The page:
CNN’s Wolf Blitzer and John King shared this insightful exchange minutes after President Bush concluded his State of the Union address last night:

BLITZER: You know, at this annual event, sometimes the Republicans are standing and the Democrats are sitting. I don’t think we necessarily saw the Democrats standing and Republicans sitting although when the president did defend his comprehensive immigration reform more Democrats stood than perhaps Republicans.


KING: That was the one moment where the Democrats outweighed the Republicans in applause.

Governor Kathleen Sebelius of Kansas, about ten minutes later, delivered this line early in her Democratic response to the presidents’s address:

SEBELIUS:[R]ight now tonight as the political pundits discuss the president’s speech, chances are they’ll obsess over reactions of members of Congress, how many times was the president interrupted by applause, do Republicans stand, did the Democrats sit? And the rest of us will roll our eyes and think, what in the world does any of that have to do with me?

Good call, Governor! The campaign commentators this time focused their “obsessing” largely on two specific members of Congress — any guesses? — and what their hands and heads and eyes were and were not doing, and when. (Fox News’ Bill O’Reilly isn’t the only one, apparently, in need of an on-call body language expert).

Moments before the State of the Union commenced, Blitzer requested that colleague Jessica Yellin “give us a little bit more of atmosphere inside [the chamber].” Understanding what Blitzer was after, Yellin obliged:

YELLIN: Senators Clinton and Obama are seated at the same level about ten feet from each other. Senator Clinton walked over to talk to someone and Kennedy, who is seated to one side of Obama, reached his hand across Obama to shake Clinton’s and at that moment it seemed natural for Senator Obama to do the same, but he looked away. And the other senators seated around Obama all shook Senator Clinton’s hand while Obama turned away and talked to Claire McCaskill who was on the other side of his row. It seemed a somewhat awkward moment but that’s the politics of the State of the Union address in a presidential year.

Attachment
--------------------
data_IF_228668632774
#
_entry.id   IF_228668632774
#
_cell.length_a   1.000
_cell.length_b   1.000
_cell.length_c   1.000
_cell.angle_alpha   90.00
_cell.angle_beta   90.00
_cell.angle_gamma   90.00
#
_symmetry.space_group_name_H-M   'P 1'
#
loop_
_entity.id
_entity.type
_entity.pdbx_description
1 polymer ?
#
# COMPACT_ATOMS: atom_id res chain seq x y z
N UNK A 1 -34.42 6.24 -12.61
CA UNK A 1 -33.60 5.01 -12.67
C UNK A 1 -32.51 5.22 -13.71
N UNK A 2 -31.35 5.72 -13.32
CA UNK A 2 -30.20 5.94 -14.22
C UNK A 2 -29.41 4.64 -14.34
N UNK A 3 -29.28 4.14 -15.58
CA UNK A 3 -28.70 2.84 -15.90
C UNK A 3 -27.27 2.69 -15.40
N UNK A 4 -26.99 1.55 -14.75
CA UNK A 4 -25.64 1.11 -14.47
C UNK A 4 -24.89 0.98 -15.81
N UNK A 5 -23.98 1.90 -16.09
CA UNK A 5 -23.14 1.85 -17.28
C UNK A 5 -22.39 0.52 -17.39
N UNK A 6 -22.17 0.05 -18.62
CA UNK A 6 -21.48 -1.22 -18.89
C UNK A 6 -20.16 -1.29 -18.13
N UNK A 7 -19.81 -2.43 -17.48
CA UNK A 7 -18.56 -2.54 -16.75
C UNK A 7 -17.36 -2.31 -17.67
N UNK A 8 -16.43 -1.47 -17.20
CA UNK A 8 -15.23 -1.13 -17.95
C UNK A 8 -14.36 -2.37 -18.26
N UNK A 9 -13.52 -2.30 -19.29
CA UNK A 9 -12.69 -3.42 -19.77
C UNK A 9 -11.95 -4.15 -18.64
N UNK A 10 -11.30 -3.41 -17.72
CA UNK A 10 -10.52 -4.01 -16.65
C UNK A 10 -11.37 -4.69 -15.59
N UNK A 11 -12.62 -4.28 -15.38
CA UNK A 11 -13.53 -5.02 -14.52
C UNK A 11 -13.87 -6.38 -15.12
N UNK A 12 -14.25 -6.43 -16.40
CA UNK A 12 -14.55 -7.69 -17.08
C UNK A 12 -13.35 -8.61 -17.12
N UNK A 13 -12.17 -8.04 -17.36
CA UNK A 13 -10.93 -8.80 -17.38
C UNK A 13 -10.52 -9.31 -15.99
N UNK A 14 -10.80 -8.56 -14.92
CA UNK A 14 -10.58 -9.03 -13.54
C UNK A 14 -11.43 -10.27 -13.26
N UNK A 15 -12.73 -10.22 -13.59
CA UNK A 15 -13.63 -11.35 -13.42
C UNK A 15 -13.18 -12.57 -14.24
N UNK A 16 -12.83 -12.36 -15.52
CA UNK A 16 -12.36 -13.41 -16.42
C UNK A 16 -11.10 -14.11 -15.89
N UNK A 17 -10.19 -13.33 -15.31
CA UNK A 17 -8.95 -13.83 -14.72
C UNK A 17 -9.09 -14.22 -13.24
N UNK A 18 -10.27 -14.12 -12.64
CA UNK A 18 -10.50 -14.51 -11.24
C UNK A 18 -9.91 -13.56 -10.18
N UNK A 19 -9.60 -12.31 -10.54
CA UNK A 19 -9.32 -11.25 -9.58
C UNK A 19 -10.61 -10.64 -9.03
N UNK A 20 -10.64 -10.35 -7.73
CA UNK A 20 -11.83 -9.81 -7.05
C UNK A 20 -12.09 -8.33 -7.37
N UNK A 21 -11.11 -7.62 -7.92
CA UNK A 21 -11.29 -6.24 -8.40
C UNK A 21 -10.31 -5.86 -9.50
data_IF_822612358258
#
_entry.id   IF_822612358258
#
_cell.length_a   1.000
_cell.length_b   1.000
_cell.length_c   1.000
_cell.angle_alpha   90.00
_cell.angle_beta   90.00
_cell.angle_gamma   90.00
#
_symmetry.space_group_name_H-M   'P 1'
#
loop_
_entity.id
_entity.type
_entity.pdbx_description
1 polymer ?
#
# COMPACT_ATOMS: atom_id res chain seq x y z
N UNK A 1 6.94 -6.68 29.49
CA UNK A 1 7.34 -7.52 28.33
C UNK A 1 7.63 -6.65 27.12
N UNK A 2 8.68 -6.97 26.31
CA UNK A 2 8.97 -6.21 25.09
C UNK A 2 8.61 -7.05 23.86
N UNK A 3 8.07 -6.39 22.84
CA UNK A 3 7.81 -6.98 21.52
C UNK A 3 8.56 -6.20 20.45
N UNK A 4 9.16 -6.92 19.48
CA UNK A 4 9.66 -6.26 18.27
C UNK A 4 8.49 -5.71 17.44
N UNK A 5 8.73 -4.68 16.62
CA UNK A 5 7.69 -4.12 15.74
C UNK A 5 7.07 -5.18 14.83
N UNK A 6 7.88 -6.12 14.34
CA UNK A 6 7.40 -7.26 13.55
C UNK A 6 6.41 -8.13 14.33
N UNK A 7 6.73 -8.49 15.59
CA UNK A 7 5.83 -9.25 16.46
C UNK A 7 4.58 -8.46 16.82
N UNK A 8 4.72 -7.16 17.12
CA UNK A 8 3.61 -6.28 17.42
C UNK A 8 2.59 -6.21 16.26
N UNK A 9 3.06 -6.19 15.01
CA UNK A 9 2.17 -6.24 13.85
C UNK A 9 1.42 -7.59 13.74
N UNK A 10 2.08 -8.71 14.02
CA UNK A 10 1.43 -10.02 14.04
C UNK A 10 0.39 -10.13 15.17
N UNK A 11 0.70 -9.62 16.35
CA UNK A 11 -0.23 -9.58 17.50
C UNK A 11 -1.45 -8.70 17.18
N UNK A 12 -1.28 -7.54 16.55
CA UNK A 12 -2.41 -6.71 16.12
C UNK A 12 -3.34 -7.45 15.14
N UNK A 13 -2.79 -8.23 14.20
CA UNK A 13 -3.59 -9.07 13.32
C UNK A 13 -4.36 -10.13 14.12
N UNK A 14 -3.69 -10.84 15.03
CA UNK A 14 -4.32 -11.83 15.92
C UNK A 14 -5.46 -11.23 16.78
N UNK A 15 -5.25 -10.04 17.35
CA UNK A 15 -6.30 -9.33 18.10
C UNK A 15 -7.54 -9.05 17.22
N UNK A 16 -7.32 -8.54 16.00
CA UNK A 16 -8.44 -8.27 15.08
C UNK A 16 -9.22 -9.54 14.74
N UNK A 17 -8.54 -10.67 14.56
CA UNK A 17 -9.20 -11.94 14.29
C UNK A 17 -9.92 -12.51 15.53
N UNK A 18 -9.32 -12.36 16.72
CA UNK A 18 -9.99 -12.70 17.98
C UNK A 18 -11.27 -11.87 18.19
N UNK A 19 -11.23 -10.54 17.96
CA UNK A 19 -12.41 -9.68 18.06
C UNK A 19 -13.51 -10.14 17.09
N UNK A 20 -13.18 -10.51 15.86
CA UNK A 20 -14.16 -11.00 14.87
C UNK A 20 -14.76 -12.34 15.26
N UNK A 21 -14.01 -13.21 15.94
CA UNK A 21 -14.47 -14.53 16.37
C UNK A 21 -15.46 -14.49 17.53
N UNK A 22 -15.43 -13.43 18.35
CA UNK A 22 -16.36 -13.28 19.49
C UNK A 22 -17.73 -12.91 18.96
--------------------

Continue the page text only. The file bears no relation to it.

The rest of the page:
BLITZER: There will be plenty of awkward moments as we await the arrival of the president…

Here’s hoping!

During MSNBC’s post-speech coverage, Keith Olbermann talked carefully about the headfake/non-handshake (HandshakeGate?):

OLBERMANN: We may have an iconic image that has nothing to do with the State of the Union address and this is from Scott Applewhite of the Associated Press whose caption suggests — we are not inferring things from this photograph — obviously, in red, Senator Clinton reaching across to shake the hand of Senator Kennedy who so rousingly endorsed Senator Obama, at the right, for the nomination of the Democratic party today and Mr. Applewhite says [Obama] turns away from [Clinton] as she reaches out to Senator Kennedy and that is the interpretation from man who took the picture. Not, apparently, captured on videotape so we have to take his word on that and with many years with the Associated Press apparently we can, but that picture is just a Pulitzer Prize right there.

CHRIS MATTHEWS: Well, my mouth is open…

Here’s how the New York Times this morning described HandshakeGate:

When Mr. Kennedy extended his hand and [Clinton and Kennedy] exchanged a brief handshake, Mr. Obama’s head turned the other way…” (Obama didn’t turn the other away. His head did it.)

And when Obama (or his head) wasn’t leaving Clinton (or her hand) hanging, he was, per CNN, totally spying on her to see if she was clapping! CNN’s Yellin:

YELLIN: I saw it at one moment, it appeared Barack Obama was peering over at one moment to see if Hillary Clinton had stood to applaud for something. There is always the politics of who stands up. But, you know, a very civil evening. I have not seen them all night, Wolf, shake hands. They’re so close together and neither has greeted the other. Very interesting dynamic.

Perhaps this, per The Hill, was the you-stand-I-sit moment Yellin observed but for which she was unable to provide context?

When Bush proclaimed, “Ladies and gentlemen, some may deny the surge is working, but among terrorists there is no doubt,” Clinton sprang to her feet in applause but Obama remained firmly seated. The president’s line divided most of the Democratic audience, with nearly half standing to applaud and the other half sitting in stony silence.

And turns out, Hillary, too, was doing some furtive sidelong-glancing of her own! (Again, The Hill):

In one instance Clinton appeared to gauge Obama’s response before showing her own.

Liz Cox Barrett is a writer at CJR.